• run systemctl enable systemd-udev-monitor.service
  • reboot
  • append “systemd.log_level=debug systemd.log_target=kmsg udev.log-priority=debug log_buf_len=8M” to kernel command line
  • collect the logs in /udev_monitor.log

Continue reading “logging udev events at boot time”

Semi-reliable GitHub scripting

The githubpy python library provides a thin layer on top of the GitHub V3 API, which is convenient because the official GitHub documentation can be used. The undocumented behavior of GitHub is outside of the scope of this library and needs to be addressed by the caller.

For instance creating a repository is asynchronous and checking for its existence may fail. Something similar to the following function should be used to wait until it exists:

    def project_exists(self, name):
        retry = 10
        while retry > 0:
            try:
                for repo in self.github.g.user('repos').get():
                    if repo['name'] == name:
                        return True
                return False
            except github.ApiError:
                time.sleep(5)
            retry -= 1
        raise Exception('error getting the list of repos')

    def add_project(self):
        r = self.github.g.user('repos').post(
            name=GITHUB['repo'],
            auto_init=True)
        assert r['full_name'] == GITHUB['username'] + '/' + GITHUB['repo']
        while not self.project_exists(GITHUB['repo']):
            pass

Another example is merging a pull request. It sometimes fails (503, cannot be merged error) although it succeeds in the background. To cope with that, the state of the pull request should be checked immediately after the merge failed. It can either be merged or closed (although the GitHub web interface shows it as merged). The following function can be used to cope with that behavior:

    def merge(self, pr, message):
        retry = 10
        while retry > 0:
            try:
                current = self.github.repos().pulls(pr).get()
                if current['state'] in ('merged', 'closed'):
                    return
                logging.info('state = ' + current['state'])
                self.github.repos().pulls(pr).merge().put(
                    commit_message=message)
            except github.ApiError as e:
                logging.error(str(e.response))
                logging.exception('merging ' + str(pr) + ' ' + message)
                time.sleep(5)
            retry -= 1
        assert retry > 0

These two examples have been implemented as part of the ceph-workbench integration tests. The behavior described above can be reproduced by running the test in a loop during a few hours.

write-only ssh based rsync server

A write-only rsync server can be used by anyone to upload content with no risk of deleting existing files. Assuming access to the rsync server is handled via ssh, the following line can be added to the ~/.ssh/authorized_keys file

command="rrsync /usr/share/nginx/html" ssh-rsa AAAAB3NzaC1y...

The rrsync script is found in the rsync package documentation and installed with:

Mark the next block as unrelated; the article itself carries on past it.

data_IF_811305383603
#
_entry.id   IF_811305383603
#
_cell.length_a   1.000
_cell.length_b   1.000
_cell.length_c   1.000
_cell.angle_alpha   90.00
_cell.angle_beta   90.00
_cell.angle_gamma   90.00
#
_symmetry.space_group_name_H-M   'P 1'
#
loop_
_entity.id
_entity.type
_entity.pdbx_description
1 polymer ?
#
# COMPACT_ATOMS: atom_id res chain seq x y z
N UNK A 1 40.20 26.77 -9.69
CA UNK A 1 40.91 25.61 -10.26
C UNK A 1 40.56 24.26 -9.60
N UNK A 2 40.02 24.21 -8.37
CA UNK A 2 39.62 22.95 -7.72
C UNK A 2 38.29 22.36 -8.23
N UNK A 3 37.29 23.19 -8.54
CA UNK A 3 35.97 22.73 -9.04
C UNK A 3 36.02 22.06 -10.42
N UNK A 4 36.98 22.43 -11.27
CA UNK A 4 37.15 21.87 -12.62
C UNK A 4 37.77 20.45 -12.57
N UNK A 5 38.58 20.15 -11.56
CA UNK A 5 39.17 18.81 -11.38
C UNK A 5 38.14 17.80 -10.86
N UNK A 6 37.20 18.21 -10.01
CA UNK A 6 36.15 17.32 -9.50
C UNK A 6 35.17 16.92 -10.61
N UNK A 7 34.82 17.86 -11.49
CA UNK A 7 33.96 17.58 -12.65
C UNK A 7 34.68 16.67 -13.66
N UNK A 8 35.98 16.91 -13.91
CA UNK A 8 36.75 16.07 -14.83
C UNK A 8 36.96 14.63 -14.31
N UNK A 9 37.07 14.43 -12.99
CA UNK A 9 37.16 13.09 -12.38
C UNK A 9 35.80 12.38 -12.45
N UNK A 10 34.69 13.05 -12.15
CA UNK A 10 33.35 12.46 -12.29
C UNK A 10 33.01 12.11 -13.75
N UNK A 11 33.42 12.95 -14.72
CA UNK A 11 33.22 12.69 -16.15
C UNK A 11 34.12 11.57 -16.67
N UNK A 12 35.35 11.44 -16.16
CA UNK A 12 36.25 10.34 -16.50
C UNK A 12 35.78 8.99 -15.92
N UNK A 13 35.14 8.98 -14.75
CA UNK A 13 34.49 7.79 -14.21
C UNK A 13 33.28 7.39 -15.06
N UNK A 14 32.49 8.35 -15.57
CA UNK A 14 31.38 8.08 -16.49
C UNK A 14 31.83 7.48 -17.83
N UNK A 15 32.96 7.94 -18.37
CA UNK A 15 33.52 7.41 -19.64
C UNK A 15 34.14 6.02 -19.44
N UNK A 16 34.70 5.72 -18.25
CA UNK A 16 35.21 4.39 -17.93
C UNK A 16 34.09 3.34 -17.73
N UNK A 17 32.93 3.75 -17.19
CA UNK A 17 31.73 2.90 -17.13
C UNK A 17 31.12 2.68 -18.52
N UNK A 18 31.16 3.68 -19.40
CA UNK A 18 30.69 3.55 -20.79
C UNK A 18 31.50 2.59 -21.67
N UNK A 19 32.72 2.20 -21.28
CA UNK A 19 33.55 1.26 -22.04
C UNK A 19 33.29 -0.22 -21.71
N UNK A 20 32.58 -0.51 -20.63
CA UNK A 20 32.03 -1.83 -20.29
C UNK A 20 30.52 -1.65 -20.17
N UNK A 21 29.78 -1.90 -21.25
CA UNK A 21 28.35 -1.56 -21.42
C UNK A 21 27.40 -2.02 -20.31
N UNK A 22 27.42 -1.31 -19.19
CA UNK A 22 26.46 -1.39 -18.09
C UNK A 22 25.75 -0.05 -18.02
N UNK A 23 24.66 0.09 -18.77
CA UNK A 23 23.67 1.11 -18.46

gzip -d < /usr/share/doc/rsync/scripts/rrsync.gz > /usr/bin/rrsync
chmod +x /usr/bin/rrsync

DNS spoofing with RPZ and bind9

When two web services reside on the same LAN, it may be convenient to spoof DNS entries to use the LAN IP instead of the public IP. It can be done using RPZ and bind9.
For instance workbench.dachary.org can be mapped to 10.0.2.21 with

$ cat /etc/bind/rpz.db
$TTL 60
@            IN    SOA  localhost. root.localhost.  (
                          2   ; serial
                          3H  ; refresh
                          1H  ; retry
                          1W  ; expiry
                          1H) ; minimum
                  IN    NS    localhost.

workbench.dachary.org        A    10.0.2.21

The zone is declared in

$ cat /etc/bind/named.conf.local
zone "rpz" {
      type master;
      file "/etc/bind/rpz.db";
      allow-query {none;};
};

and the response-policy is set in the options file with

$ cat /etc/bind/named.conf.options
...
	response-policy { zone "rpz"; };
};

When bind9 is restarted with /etc/init.d/bind9 restart, the mapping can be verified with

$ dig @127.0.0.1 workbench.dachary.org
workbench.dachary.org.	5	IN	A	10.0.2.21

If the bind9 server runs on a docker host, it can be used by docker containers with

docker run  ... --dns=172.17.42.1 ...

Using a cloud image with kvm

It would be convenient to have a virt-builder oneliner such as

$ virt-builder --arch i386 --ssh-inject ~/.ssh/id_rsa.pub fedora-21

to get an image suitable to run and login with

$ qemu-kvm -m 1024 -net user,hostfwd=tcp::2222-:22 \
  -drive file=fedora-21.qcow2 &
$ ssh -p 2222 localhost grep PRETTY /etc/os-release
PRETTY_NAME="Fedora 21 (Twenty One)"

Docker users have a simpler form because there is no need to ssh to enter the container:

$ docker run fedora:21 grep PRETTY /etc/os-release
PRETTY_NAME="Fedora 21 (Twenty One)"

It is not currently possible to use virt-builder as described above because

  • the set of images available by default is limited (no i386 architecture for instance)
  • the –inject-ssh option is only available in the development version

The libguestfs.org toolbox can however be used to implement a script modifying images prepared for the cloud (see ubuntu cloud images for instance):